A construction worker is a worker employed in the physical construction of the built environment and its infrastructure.

Construction worker
Construction workers wearing reflective vests, hard hats, and other protective clothing at a work site in New York City.
Activity sectors
Fields of
Construction sites
Related jobs
Construction Workers in Punta Cana, Dominican Republic



By some definitions, construction workers may be engaged in manual labour as unskilled or semi-skilled workers.[1] These workers begin by attending to general tasks such as digging, cleaning, and unloading equipment. As they acquire experience, they start to specialize in areas of roofing, pipefitting, structural work, or carpentry. Over time, some opt to receive certification and undergo formal training to ascend their position.[2] In other words, they may be skilled tradespeople, or they may be supervisory or managerial personnel.

Conversely, the United Kingdom safety legislation has defined construction workers as people "who work for or under the control of a contractor on a construction site."[3] In Canada, this can include people whose work includes ensuring conformance with building codes and regulations and those who supervise other workers.[4] Construction workers can colloquially be referred to as "hard hat workers" or "hard hats",[5] as they often wear hard hats for safety while working on construction sites.

Nevertheless, the term is a broad and generic one and most construction workers are primarily described by the specific level and type of work they perform. Laborers comprise a large grouping in most national construction industries. In the United States, for example, in May 2021, the construction sector employed just over 7.5 million people, of whom just over 820,000 were laborers, while 573,000 were carpenters, 508,000 were electricians, 258,000 were equipment operators and 230,000 were construction managers.[6] Like most business sectors, there is also substantial white-collar employment in construction - 681,000 US workers were recorded by the United States Department of Labor as in 'office and administrative support occupations' in May 2021.[7] In 2023, the United States reported that, of the total number of construction workers, 27.7% of workers were Hispanic and around 6.2% were women.[8][9]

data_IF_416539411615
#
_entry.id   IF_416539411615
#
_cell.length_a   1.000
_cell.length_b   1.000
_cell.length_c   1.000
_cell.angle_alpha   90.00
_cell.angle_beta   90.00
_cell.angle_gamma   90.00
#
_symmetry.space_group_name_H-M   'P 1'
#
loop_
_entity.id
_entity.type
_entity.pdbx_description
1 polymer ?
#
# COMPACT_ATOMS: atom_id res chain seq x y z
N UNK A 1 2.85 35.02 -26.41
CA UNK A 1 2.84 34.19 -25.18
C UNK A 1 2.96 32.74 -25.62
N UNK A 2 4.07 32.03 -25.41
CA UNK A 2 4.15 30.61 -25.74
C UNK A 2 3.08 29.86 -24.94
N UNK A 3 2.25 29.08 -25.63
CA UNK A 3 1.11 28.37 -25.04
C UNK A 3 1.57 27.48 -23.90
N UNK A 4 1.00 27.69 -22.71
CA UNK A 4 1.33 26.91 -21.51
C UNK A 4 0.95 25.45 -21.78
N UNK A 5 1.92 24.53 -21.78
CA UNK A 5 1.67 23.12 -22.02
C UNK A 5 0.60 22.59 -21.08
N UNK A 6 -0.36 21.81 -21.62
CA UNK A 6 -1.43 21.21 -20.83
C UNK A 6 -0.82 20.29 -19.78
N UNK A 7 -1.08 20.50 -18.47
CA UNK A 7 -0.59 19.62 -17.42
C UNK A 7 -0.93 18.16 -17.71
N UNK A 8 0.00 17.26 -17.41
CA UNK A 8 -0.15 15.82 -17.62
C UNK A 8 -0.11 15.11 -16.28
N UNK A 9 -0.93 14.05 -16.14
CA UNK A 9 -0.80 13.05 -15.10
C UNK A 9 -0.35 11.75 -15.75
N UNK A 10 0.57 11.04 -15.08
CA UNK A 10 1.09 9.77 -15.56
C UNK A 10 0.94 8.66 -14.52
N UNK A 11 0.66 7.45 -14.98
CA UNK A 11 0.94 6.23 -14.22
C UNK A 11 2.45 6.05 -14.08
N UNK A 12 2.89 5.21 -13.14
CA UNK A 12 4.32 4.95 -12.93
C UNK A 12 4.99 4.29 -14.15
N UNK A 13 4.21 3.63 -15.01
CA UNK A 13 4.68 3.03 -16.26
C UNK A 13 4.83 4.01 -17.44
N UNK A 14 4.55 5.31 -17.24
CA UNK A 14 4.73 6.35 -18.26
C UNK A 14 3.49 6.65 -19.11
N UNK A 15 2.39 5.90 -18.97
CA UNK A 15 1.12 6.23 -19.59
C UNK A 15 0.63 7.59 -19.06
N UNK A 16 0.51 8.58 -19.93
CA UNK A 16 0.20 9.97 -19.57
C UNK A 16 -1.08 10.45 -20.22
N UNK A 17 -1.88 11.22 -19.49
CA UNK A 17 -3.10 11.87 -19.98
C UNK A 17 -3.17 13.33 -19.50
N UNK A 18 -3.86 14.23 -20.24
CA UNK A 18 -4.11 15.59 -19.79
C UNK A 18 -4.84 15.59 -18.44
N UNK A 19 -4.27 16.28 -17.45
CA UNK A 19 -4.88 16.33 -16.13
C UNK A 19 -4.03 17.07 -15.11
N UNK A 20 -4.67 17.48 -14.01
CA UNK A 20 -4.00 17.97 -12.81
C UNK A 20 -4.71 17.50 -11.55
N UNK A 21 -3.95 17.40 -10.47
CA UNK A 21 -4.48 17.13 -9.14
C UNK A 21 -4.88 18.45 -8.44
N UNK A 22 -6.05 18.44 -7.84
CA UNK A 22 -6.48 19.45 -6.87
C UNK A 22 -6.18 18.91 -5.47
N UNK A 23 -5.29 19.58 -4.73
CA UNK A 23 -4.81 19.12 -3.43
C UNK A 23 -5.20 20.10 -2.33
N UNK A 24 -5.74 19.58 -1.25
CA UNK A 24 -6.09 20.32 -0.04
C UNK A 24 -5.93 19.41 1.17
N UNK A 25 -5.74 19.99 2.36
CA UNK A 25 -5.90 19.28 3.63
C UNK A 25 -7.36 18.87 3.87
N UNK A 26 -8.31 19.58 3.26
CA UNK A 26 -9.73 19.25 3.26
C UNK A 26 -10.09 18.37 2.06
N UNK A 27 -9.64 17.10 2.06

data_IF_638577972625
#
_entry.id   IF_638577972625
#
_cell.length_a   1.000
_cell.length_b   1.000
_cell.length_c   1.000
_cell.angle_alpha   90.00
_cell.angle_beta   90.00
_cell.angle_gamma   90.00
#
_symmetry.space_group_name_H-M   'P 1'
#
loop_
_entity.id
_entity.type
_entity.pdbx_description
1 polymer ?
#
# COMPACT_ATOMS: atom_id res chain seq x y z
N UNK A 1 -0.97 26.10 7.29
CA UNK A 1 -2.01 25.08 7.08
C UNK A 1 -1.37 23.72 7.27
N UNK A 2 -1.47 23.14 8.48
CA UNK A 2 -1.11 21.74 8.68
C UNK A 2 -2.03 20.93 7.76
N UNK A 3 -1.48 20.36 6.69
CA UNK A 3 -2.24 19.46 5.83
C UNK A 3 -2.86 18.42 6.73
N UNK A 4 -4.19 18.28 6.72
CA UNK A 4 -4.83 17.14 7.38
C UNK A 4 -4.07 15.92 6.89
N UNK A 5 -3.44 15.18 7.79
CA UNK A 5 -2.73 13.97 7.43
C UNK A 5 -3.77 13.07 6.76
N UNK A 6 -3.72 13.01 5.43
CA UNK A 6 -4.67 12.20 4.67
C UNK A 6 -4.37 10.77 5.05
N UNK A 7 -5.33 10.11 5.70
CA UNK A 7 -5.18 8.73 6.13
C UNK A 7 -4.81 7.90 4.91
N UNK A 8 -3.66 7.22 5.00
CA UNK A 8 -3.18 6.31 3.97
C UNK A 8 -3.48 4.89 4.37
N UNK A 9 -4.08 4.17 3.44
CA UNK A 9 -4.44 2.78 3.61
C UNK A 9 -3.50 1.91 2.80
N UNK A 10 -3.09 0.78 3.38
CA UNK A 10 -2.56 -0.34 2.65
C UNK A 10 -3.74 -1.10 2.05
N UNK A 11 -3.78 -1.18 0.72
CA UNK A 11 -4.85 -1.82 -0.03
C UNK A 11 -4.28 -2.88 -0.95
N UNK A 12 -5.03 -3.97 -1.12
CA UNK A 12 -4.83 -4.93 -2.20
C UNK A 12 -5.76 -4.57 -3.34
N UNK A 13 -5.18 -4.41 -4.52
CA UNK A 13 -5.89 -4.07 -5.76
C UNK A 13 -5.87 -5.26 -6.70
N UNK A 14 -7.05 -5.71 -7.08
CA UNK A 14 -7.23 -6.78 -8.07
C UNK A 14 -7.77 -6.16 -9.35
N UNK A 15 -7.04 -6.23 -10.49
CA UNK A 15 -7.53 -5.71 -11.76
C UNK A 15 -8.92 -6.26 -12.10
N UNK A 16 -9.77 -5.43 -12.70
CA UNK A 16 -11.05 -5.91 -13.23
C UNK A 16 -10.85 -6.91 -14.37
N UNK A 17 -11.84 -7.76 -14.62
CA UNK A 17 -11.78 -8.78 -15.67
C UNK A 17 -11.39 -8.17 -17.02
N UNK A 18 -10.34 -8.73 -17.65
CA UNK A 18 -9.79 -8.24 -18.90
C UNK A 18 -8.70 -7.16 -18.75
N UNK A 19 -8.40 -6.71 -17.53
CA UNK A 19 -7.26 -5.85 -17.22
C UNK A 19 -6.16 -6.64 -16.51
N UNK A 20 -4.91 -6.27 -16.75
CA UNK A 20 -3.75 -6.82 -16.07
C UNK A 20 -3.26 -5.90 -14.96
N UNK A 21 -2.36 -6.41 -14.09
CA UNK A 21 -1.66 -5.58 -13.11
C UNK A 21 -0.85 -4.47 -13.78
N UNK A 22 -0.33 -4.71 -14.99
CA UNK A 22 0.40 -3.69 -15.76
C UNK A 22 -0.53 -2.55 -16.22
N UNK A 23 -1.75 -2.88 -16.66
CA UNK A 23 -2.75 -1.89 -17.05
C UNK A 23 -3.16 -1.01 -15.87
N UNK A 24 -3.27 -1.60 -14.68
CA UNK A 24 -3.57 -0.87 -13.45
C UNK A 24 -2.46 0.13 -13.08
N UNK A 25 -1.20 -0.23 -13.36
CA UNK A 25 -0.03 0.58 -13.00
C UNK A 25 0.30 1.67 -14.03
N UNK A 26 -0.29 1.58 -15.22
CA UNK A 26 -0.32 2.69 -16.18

The construction industry is a high-hazard sector, encompassing alteration and repair. Workers are exposed to various serious hazards, such as falling debris, unguarded machinery, heavy equipment, electrocutions, silica dust, and asbestos.[10] Thus, construction safety is intended to ensure a safe environment for workers, who are required to be educated on safety at each site.[11] Construction workers must remain vigilant by keeping work areas clear, learning safe lifting techniques, being aware of seasonal hazards, and regularly inspecting all equipment, among other preventive measures.[4]

Examples of poor pay and working conditions for migrant workers


In 2008, a Human Rights Watch report described unsafe and unfair working conditions in China and a failure on the part of the government to enforce labor standards in the construction industry.[12] The International Labour Organization (ILO) estimated that, at the end of 2006, 90% of the 40 million construction workers in China were migrant workers. Many turned to work after their farming communities collapsed into poverty.[12]

In the United States, illegal immigrant labor is prevalent in the industry. Due to workers' questionable legal status, some employers commit crimes such as wage theft and violation of workplace standards, running little risk of consequences.[13] Similar abuse occurred in Qatar during preparations for the 2022 FIFA World Cup where workers, mostly from poor countries in the Indian subcontinent, worked in desert conditions for as little as €6.20 a day.[14]

See also



  1. ^ "Construction worker definition and meaning | Collins English Dictionary". www.collinsdictionary.com. Retrieved 2018-06-09.
  2. ^ "Construction Worker Overview". U.S. News & World Report.
  3. ^ "Are you a construction worker? Construction (Design and Management) Regulations 2015 (CDM 2015) - What you need to know". Health and Safety Executive. HSE. Retrieved 22 April 2022.
  4. ^ a b "Construction Worker - General". Canadian Centre for Occupational Health and Safety. CCOHS. Retrieved 22 April 2022.
  5. ^ "hardhat". Wordnik.com.
  6. ^ "Construction: NAICS 23". US Bureau of Labor Statistics. United States Department of Labor. Retrieved 22 April 2022.
  7. ^ "Tables - Occupational Employment and Wage Statistics: National industry-specific and by ownership". US Bureau of Labor Statistics. United States Department of Labor. Retrieved 22 April 2022.
  8. ^ "Hispanic Employment Dashboard". Data Dashboard. CPWR-The Center for Construction Research and Training. Retrieved 2023-04-14.
  9. ^ "Women in Construction". Data Dashboard. CPWR-The Center for Construction Research and Training. Retrieved 2023-04-14.
  10. ^ "Construction Industry". U.S. Department of Labor.
  11. ^ Gambatese, John A.; Hinze, Jimmie W.; Haas, Carl T. (1997-01-01). "Tool to Design for Construction Worker Safety". Journal of Architectural Engineering. 3 (1): 32–41. doi:10.1061/(ASCE)1076-0431(1997)3:1(32). ISSN 1076-0431.
  12. ^ a b Richardson, Sophie, ed. (12 March 2008). One Year of My Blood: Exploitation of Migrant Construction Workers in Beijing (Technical report). Human Rights Watch. Retrieved 12 February 2013.
  13. ^ "Construction Booming In Texas, But Many Workers Pay Dearly". National Public Radio (NPR). 2013.
  14. ^ "Qatar construction workers earn 55c an hour". Irish Times. Retrieved 21 December 2014.